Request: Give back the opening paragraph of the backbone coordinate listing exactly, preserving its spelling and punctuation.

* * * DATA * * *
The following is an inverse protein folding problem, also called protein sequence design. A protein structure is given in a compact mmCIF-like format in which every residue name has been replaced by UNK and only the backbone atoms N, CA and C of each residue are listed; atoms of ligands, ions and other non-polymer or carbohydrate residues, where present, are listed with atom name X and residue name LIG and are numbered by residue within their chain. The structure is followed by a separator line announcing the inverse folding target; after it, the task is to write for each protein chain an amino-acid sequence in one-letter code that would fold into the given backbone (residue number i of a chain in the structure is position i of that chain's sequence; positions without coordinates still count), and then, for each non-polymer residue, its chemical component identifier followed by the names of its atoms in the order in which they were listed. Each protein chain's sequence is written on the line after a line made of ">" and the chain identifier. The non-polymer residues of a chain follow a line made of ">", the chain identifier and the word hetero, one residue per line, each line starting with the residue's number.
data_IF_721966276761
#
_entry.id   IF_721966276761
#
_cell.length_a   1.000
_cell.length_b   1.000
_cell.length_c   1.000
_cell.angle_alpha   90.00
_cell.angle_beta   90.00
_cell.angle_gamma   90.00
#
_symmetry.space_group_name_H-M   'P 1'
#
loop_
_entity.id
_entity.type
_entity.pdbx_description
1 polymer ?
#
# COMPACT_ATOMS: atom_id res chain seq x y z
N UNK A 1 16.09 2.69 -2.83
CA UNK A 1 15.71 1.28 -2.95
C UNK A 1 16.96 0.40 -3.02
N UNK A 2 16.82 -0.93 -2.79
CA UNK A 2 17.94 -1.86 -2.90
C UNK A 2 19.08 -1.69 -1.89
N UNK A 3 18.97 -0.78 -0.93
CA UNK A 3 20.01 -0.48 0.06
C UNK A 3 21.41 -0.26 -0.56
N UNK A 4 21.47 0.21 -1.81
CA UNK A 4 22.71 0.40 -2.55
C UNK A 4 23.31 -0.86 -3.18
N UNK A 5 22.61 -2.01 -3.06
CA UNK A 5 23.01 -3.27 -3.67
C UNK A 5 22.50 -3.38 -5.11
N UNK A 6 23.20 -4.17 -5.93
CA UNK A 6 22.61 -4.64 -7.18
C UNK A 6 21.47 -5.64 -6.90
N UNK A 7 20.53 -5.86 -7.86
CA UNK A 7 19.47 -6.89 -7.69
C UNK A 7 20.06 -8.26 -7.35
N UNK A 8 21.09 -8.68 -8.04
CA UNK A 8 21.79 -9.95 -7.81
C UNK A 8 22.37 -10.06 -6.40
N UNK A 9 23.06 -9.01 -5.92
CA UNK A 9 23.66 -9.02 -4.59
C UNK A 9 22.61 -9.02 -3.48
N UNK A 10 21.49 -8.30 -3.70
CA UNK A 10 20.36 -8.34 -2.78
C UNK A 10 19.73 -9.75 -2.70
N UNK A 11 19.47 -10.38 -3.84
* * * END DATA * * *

The following is an inverse protein folding problem, also called protein sequence design. A protein structure is given in a compact mmCIF-like format in which every residue name has been replaced by UNK and only the backbone atoms N, CA and C of each residue are listed; atoms of ligands, ions and other non-polymer or carbohydrate residues, where present, are listed with atom name X and residue name LIG and are numbered by residue within their chain. The structure is followed by a separator line announcing the inverse folding target; after it, the task is to write for each protein chain an amino-acid sequence in one-letter code that would fold into the given backbone (residue number i of a chain in the structure is position i of that chain's sequence; positions without coordinates still count), and then, for each non-polymer residue, its chemical component identifier followed by the names of its atoms in the order in which they were listed. Each protein chain's sequence is written on the line after a line made of ">" and the chain identifier. The non-polymer residues of a chain follow a line made of ">", the chain identifier and the word hetero, one residue per line, each line starting with the residue's number.